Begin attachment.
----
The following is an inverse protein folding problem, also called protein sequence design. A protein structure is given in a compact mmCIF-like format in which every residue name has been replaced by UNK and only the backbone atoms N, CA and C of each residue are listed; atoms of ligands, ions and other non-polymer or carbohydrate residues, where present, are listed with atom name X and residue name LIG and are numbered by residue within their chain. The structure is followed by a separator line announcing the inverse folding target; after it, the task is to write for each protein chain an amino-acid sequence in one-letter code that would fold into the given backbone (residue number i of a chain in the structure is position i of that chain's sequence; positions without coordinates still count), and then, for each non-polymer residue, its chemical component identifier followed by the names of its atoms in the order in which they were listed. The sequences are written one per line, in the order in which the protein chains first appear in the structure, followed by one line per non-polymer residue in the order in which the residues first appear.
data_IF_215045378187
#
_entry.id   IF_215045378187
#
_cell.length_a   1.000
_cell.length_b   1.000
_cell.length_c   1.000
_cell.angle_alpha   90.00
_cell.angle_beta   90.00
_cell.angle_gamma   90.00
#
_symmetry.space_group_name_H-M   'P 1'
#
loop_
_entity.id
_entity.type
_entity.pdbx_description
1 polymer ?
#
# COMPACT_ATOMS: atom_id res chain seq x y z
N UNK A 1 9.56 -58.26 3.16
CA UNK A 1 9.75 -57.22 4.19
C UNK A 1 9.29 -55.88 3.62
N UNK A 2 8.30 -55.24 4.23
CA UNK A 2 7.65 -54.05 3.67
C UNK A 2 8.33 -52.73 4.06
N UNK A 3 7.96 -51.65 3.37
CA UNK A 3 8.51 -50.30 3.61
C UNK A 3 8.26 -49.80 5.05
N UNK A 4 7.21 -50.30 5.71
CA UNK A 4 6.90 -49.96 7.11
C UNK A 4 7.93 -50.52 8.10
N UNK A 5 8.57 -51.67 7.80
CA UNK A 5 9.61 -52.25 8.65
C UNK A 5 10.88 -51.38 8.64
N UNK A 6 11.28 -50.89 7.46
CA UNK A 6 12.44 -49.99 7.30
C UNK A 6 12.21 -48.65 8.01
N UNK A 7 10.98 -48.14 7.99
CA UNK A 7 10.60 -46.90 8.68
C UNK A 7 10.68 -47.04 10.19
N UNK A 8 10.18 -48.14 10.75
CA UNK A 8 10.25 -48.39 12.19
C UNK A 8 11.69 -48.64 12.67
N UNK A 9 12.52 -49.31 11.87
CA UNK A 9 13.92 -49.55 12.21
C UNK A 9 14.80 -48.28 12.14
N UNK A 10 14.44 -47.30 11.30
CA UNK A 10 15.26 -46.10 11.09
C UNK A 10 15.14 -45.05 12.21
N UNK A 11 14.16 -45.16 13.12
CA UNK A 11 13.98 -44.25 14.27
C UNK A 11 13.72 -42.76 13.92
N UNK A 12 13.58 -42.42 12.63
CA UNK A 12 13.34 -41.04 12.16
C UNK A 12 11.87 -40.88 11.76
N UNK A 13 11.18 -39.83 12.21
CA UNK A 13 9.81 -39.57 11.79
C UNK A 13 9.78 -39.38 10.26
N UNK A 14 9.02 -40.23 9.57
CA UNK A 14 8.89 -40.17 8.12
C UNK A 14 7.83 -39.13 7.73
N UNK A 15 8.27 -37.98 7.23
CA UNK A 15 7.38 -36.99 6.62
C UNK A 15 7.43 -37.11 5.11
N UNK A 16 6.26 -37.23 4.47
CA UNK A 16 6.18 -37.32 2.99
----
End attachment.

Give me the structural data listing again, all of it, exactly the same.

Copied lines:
The following is an inverse protein folding problem, also called protein sequence design. A protein structure is given in a compact mmCIF-like format in which every residue name has been replaced by UNK and only the backbone atoms N, CA and C of each residue are listed; atoms of ligands, ions and other non-polymer or carbohydrate residues, where present, are listed with atom name X and residue name LIG and are numbered by residue within their chain. The structure is followed by a separator line announcing the inverse folding target; after it, the task is to write for each protein chain an amino-acid sequence in one-letter code that would fold into the given backbone (residue number i of a chain in the structure is position i of that chain's sequence; positions without coordinates still count), and then, for each non-polymer residue, its chemical component identifier followed by the names of its atoms in the order in which they were listed. The sequences are written one per line, in the order in which the protein chains first appear in the structure, followed by one line per non-polymer residue in the order in which the residues first appear.
data_IF_215045378187
#
_entry.id   IF_215045378187
#
_cell.length_a   1.000
_cell.length_b   1.000
_cell.length_c   1.000
_cell.angle_alpha   90.00
_cell.angle_beta   90.00
_cell.angle_gamma   90.00
#
_symmetry.space_group_name_H-M   'P 1'
#
loop_
_entity.id
_entity.type
_entity.pdbx_description
1 polymer ?
#
# COMPACT_ATOMS: atom_id res chain seq x y z
N UNK A 1 9.56 -58.26 3.16
CA UNK A 1 9.75 -57.22 4.19
C UNK A 1 9.29 -55.88 3.62
N UNK A 2 8.30 -55.24 4.23
CA UNK A 2 7.65 -54.05 3.67
C UNK A 2 8.33 -52.73 4.06
N UNK A 3 7.96 -51.65 3.37
CA UNK A 3 8.51 -50.30 3.61
C UNK A 3 8.26 -49.80 5.05
N UNK A 4 7.21 -50.30 5.71
CA UNK A 4 6.90 -49.96 7.11
C UNK A 4 7.93 -50.52 8.10
N UNK A 5 8.57 -51.67 7.80
CA UNK A 5 9.61 -52.25 8.65
C UNK A 5 10.88 -51.38 8.64
N UNK A 6 11.28 -50.89 7.46
CA UNK A 6 12.44 -49.99 7.30
C UNK A 6 12.21 -48.65 8.01
N UNK A 7 10.98 -48.14 7.99
CA UNK A 7 10.60 -46.90 8.68
C UNK A 7 10.68 -47.04 10.19
N UNK A 8 10.18 -48.14 10.75
CA UNK A 8 10.25 -48.39 12.19
C UNK A 8 11.69 -48.64 12.67
N UNK A 9 12.52 -49.31 11.87
CA UNK A 9 13.92 -49.55 12.21
C UNK A 9 14.80 -48.28 12.14
N UNK A 10 14.44 -47.30 11.30
CA UNK A 10 15.26 -46.10 11.09
C UNK A 10 15.14 -45.05 12.21
N UNK A 11 14.16 -45.16 13.12
CA UNK A 11 13.98 -44.25 14.27
C UNK A 11 13.72 -42.76 13.92
N UNK A 12 13.58 -42.42 12.63
CA UNK A 12 13.34 -41.04 12.16
C UNK A 12 11.87 -40.88 11.76
N UNK A 13 11.18 -39.83 12.21
CA UNK A 13 9.81 -39.57 11.79
C UNK A 13 9.78 -39.38 10.26
N UNK A 14 9.02 -40.23 9.57
CA UNK A 14 8.89 -40.17 8.12
C UNK A 14 7.83 -39.13 7.73
N UNK A 15 8.27 -37.98 7.23
CA UNK A 15 7.38 -36.99 6.62
C UNK A 15 7.43 -37.11 5.11
N UNK A 16 6.26 -37.23 4.47
CA UNK A 16 6.18 -37.32 2.99